-Suppose you lived next door to someone who threw rocks into your backyard every day.  Suppose sometimes the rocks hit people in your family.

-How many times (if any) would you ignore this before doing something about it? 

-You might go to the police.  But what if they had a history of ignoring the laws about throwing rocks into someone else's property?  Suppose the police operated by majority vote and the guy next door was part of the majority?  Suppose, no matter what he did, they blamed you?

-So, realizing that you are on your own, what would you do about the guy next door then?  Would you warn him once or twice (if that many times) before retaliating?

-Oh, one last thing;  suppose the guy always threw the rocks while standing among his own family, thus using them as his human shields, so if you did retaliate you would almost certainly be hitting one or more of them too?

Ok,  let's talk about Israel again.

Rockets and mortars are fired from Gaza into Israel every day.  Sometimes they hit nothing.  But the intent is always to wound and kill Israelis and sometimes they succeed.

What should Israel do?  How many warnings should the country give before doing something about it?

Should Israel go to the UN - an organization with about 60 Muslim countries, virtually all of which hate Israel, versus just one Jewish state?  Should they expect an organization which never tires of condemning Israel, while ignoring every attack against it no matter how depraved and murderous, to act fairly?

And what about the fact that these attacks almost invariably come from civilian areas - i.e. the attackers use their own people, whether willingly or unwillingly, as human shields?  Now what should the country do?

Israel is literally put in the position of either not retaliating, which protects Gazan civilians at the expense of Israelis, or retaliating, which protects Israeli citizens but guarantees civilian collateral damage in Gaza.

To date, Israel has almost always answered either with limited retaliation or none at all.  In other words, it has allowed its own citizens to be targets instead of jeopardizing the Gazan civilians who terrorists hide behind while they try to kill  Israelis. 

I challenge you to name any other country which would have suffered these kinds of attacks every day for years and years without levelling  levelling the places they were coming from and vanquishing their enemy. 

The reason you can't is because there isn't one. 

So, yes, Israel attacked Gaza yesterday.  And many people - some of them attackers and some of them human shields used by the attackers - are dead.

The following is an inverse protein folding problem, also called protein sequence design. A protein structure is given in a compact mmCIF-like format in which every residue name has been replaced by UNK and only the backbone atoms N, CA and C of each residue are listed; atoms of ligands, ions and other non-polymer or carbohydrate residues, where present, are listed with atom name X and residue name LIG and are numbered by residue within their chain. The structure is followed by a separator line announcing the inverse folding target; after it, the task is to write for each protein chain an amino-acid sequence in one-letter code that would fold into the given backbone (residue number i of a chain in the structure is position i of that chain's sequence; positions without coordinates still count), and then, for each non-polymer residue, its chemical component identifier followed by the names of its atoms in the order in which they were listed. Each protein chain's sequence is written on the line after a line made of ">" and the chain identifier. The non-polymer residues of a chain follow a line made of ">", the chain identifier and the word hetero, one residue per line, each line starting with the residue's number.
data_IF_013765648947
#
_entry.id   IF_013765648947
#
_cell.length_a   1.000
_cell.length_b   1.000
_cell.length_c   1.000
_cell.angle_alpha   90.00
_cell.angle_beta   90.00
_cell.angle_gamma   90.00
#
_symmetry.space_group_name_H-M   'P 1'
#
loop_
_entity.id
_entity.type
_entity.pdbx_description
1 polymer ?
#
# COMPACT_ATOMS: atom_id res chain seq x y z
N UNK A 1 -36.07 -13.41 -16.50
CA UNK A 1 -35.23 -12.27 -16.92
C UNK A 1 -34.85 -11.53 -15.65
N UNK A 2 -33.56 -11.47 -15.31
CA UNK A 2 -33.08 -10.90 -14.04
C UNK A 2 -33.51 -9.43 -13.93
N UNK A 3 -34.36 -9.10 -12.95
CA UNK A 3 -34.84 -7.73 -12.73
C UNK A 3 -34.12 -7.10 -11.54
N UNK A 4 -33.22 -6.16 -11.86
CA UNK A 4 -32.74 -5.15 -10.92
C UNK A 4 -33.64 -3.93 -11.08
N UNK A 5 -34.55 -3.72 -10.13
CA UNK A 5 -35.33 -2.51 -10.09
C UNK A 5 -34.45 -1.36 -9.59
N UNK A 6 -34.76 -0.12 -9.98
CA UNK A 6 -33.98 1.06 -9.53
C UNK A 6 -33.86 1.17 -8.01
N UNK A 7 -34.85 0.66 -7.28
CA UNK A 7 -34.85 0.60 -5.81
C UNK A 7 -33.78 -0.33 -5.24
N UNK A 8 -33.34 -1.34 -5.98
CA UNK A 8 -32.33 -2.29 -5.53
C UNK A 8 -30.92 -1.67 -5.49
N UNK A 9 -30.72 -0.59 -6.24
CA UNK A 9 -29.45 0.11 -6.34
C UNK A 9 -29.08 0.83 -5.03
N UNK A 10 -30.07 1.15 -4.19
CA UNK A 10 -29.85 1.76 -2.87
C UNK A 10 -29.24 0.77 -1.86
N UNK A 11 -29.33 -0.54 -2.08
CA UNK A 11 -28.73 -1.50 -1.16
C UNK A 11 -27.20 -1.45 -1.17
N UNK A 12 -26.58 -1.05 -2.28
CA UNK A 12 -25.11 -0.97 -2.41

Will it stop the attacks on Israel?  No.  If Gazan terrorists have proved one thing it is that they are indifferent to what retaliatory damage is inflicted on the land they live in and the people they live with.  And if palestinian Arab "leaders" have proved one thing it is that they will never lift a hand to stop the attacks. 

To me, the only solution that makes sense is that, after the next round of attacks (which is inevitable), Israel will give one or two days' warning so that civilians can leave the places those attacks came from.  Then Israel will reduce them to rubble.   

And then Israel will assure Gazans that if rockets are fired from any other place at Israeli targets, that place will be reduced to rubble as well.

The only other viable alternative would be for Israel to do what every other country would have done already;  to rain bombs throughout Gaza until there was a surrender or the entire territory was destroyed along with its people. 

If Israel ever does what I am suggesting (and if yesterday's attacks are any indication that time may be coming), I guarantee the UN would spring to action, and unleash a record number of condemnations.  Every one will be aimed at Israel.

Yawn.  What else is new?


Barack Obama What to do? What to do? Let's see, Gaza is too close to nuke.... I've got it. Carpet bomb! That's it, level Gaza. It would create a great beach resort for tourists. (Btw, I am not saying this tongue in cheek. Carpet bomb what is too close to nuke, then nuke the others. In time, the makeup of the membership at the UN will have to change.) (03/03/08)


Ken Berwitz

This may come under the heading "Too late for Hillary Clinton, but just in time for John McCain".

Here are the particulars, from today's Times of London.  As usual, the bold print is mine:

Corruption trial threatens frontrunner

IN THE summer of 2005, a 20-year-old Chicago student named John Aramanda arrived at the Washington office of Senator Barack Obama to begin a coveted summer internship. He was one of about 100 bright young Illinois students who passed through the senators office that year, gaining invaluable experience in the front line of a future presidential candidates national operations.

This week Aramandas name may return to haunt Obama. The students father, Joseph, has emerged as a central figure in the trial beginning on Tuesday of Antoin Tony Rezko, a prominent Chicago political broker accused of a long list of fraud and corruption offences.